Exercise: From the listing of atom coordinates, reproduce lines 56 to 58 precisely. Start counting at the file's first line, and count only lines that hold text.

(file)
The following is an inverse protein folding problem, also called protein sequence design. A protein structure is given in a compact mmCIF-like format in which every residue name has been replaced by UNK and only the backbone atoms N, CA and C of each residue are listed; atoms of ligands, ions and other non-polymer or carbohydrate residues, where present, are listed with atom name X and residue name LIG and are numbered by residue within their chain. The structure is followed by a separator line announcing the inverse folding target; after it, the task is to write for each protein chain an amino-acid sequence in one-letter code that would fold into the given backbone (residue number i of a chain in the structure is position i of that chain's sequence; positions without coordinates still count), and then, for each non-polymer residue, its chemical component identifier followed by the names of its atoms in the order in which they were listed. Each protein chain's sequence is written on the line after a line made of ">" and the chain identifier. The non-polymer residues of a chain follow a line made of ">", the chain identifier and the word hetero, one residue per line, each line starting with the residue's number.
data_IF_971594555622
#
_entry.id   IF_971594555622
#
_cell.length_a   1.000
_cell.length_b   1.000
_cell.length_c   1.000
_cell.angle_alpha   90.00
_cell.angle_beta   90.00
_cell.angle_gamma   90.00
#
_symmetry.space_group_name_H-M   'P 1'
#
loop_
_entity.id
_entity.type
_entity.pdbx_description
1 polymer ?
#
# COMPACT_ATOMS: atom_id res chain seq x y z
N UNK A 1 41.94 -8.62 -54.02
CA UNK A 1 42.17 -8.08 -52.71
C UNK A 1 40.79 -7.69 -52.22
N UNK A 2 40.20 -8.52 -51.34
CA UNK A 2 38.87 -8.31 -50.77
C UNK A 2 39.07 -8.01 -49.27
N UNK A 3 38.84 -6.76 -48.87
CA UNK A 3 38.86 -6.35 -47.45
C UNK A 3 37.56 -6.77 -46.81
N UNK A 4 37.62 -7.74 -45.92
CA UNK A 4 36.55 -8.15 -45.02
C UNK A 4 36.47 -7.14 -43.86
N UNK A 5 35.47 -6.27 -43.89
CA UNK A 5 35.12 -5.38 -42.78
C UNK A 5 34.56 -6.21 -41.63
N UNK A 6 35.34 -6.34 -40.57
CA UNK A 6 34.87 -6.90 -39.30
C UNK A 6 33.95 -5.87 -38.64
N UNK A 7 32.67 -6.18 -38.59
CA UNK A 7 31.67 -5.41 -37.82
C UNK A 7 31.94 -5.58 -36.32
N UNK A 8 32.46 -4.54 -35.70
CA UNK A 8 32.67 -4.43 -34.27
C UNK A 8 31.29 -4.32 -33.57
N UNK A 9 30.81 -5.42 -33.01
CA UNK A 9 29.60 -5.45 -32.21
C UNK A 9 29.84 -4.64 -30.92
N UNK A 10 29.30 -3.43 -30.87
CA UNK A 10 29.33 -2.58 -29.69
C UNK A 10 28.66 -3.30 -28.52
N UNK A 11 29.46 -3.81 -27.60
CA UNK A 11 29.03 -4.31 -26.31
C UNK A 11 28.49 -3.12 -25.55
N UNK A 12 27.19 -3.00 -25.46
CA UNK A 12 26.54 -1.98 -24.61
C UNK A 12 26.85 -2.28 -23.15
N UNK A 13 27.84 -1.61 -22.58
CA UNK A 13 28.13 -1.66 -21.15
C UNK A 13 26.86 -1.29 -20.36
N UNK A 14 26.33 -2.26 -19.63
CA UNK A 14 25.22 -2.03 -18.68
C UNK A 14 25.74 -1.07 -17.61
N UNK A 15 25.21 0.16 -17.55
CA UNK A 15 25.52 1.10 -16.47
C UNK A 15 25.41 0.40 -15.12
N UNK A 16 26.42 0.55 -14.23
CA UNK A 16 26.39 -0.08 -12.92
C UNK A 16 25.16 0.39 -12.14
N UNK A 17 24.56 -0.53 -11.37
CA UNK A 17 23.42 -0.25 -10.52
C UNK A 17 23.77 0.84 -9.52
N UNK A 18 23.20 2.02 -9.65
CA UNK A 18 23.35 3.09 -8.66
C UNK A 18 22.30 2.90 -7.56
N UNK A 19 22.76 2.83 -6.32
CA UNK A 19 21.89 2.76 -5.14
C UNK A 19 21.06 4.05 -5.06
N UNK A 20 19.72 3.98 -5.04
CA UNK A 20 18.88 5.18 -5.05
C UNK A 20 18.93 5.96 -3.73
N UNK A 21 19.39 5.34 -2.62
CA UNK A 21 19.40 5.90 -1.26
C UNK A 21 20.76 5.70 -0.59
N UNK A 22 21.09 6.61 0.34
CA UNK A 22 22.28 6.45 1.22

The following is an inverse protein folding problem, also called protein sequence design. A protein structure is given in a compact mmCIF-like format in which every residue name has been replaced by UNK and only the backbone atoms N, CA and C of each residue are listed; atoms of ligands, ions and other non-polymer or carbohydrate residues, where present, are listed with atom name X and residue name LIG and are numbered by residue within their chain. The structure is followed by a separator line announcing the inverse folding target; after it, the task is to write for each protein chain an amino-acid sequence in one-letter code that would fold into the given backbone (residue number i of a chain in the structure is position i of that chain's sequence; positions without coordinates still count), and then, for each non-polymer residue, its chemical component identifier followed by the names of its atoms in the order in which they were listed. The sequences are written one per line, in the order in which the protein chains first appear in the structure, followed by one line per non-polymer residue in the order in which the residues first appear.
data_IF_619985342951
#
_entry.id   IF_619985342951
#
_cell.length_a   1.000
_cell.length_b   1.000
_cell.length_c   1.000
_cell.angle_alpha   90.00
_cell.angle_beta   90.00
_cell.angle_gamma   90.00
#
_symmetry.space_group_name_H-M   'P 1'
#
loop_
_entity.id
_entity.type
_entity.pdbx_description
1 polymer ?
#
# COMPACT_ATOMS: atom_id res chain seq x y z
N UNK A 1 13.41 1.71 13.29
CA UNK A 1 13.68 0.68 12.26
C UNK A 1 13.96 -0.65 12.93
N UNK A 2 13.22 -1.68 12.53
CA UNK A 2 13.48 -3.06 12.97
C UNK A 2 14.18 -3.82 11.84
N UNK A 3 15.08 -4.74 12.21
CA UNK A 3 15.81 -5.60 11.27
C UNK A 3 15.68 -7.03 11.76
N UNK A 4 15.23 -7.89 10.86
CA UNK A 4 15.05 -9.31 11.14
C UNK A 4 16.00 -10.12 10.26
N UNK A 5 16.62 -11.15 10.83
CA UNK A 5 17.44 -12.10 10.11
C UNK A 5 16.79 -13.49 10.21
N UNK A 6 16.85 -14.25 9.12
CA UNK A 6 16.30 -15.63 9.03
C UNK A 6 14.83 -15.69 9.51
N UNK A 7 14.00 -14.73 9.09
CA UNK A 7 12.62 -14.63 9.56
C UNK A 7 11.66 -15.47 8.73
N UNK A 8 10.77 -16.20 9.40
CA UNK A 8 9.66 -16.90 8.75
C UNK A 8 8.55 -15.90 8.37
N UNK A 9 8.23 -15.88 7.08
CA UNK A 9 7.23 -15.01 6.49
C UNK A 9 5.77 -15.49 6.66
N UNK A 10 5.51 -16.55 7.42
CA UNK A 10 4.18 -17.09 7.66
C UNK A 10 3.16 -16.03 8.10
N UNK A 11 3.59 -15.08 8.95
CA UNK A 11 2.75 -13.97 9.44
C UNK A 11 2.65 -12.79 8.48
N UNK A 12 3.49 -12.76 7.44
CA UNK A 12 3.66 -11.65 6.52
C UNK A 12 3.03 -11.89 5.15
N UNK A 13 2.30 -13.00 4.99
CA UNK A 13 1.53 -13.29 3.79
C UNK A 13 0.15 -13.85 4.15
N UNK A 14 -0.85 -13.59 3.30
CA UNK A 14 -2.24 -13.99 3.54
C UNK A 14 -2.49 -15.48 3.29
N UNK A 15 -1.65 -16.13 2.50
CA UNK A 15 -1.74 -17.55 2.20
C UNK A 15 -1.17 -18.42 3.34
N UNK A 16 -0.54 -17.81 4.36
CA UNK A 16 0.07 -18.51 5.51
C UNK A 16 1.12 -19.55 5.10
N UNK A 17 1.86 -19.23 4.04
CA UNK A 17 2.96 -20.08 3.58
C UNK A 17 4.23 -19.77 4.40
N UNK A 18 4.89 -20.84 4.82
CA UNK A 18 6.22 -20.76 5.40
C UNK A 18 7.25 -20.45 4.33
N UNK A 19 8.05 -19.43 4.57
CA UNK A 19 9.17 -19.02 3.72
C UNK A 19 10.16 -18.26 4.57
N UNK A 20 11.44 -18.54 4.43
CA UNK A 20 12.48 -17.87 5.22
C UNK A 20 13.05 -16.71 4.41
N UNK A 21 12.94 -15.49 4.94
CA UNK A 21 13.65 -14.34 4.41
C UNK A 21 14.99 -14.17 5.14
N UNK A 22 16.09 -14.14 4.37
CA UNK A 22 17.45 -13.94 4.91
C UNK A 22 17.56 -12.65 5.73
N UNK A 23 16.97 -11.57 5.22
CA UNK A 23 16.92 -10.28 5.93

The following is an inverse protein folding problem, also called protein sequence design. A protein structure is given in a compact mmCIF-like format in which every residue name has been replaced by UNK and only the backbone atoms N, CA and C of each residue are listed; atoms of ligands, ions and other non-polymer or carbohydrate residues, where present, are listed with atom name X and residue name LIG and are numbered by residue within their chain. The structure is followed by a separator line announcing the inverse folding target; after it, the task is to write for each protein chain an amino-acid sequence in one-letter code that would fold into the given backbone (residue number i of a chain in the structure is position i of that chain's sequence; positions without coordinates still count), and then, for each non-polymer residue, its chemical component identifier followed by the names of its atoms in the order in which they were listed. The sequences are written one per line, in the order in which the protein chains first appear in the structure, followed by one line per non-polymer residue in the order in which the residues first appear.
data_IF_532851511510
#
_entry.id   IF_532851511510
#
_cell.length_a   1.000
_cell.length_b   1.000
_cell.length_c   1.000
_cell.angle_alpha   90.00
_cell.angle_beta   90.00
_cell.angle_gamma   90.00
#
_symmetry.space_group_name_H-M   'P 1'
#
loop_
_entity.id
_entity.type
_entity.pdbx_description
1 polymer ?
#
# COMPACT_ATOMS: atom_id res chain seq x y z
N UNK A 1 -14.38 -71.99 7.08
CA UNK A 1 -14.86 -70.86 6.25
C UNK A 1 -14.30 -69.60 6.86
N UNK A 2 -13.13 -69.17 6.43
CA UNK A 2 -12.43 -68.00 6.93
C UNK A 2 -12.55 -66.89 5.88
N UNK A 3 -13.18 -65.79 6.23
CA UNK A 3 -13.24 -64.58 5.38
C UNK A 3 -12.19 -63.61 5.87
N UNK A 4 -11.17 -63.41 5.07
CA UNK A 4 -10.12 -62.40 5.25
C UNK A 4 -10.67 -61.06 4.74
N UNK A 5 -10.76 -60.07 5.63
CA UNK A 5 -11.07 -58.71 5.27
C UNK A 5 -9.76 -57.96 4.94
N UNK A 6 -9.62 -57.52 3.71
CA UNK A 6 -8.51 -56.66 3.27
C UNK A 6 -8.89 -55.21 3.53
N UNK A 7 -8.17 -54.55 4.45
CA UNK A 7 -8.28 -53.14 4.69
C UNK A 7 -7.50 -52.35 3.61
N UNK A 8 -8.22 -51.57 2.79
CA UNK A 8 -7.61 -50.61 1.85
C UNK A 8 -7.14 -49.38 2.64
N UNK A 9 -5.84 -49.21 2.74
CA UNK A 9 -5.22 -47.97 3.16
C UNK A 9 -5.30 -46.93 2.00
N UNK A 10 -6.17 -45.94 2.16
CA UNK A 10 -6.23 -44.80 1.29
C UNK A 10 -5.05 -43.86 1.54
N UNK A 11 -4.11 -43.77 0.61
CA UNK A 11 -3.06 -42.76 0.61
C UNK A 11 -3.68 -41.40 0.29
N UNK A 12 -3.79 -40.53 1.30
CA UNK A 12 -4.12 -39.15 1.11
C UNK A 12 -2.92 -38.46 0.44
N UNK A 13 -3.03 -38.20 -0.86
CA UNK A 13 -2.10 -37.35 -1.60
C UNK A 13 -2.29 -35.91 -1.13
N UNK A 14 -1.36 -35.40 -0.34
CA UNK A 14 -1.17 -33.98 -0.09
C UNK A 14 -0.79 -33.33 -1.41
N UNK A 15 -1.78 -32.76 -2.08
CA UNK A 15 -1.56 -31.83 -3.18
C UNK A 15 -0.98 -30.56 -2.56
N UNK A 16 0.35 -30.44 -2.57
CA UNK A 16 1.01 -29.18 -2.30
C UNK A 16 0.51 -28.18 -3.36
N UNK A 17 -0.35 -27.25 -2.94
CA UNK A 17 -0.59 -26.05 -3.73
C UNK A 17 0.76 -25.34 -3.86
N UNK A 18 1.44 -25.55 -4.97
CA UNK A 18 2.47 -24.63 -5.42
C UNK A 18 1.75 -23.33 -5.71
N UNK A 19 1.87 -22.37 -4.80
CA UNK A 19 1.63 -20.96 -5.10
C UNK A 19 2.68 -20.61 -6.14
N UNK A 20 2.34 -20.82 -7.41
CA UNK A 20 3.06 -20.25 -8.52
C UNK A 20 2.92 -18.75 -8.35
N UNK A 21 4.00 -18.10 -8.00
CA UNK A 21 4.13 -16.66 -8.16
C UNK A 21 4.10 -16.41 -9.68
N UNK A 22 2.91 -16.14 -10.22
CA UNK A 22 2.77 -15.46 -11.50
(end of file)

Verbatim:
CA UNK A 12 26.54 -1.98 -24.61
C UNK A 12 26.85 -2.28 -23.15
N UNK A 13 27.84 -1.61 -22.58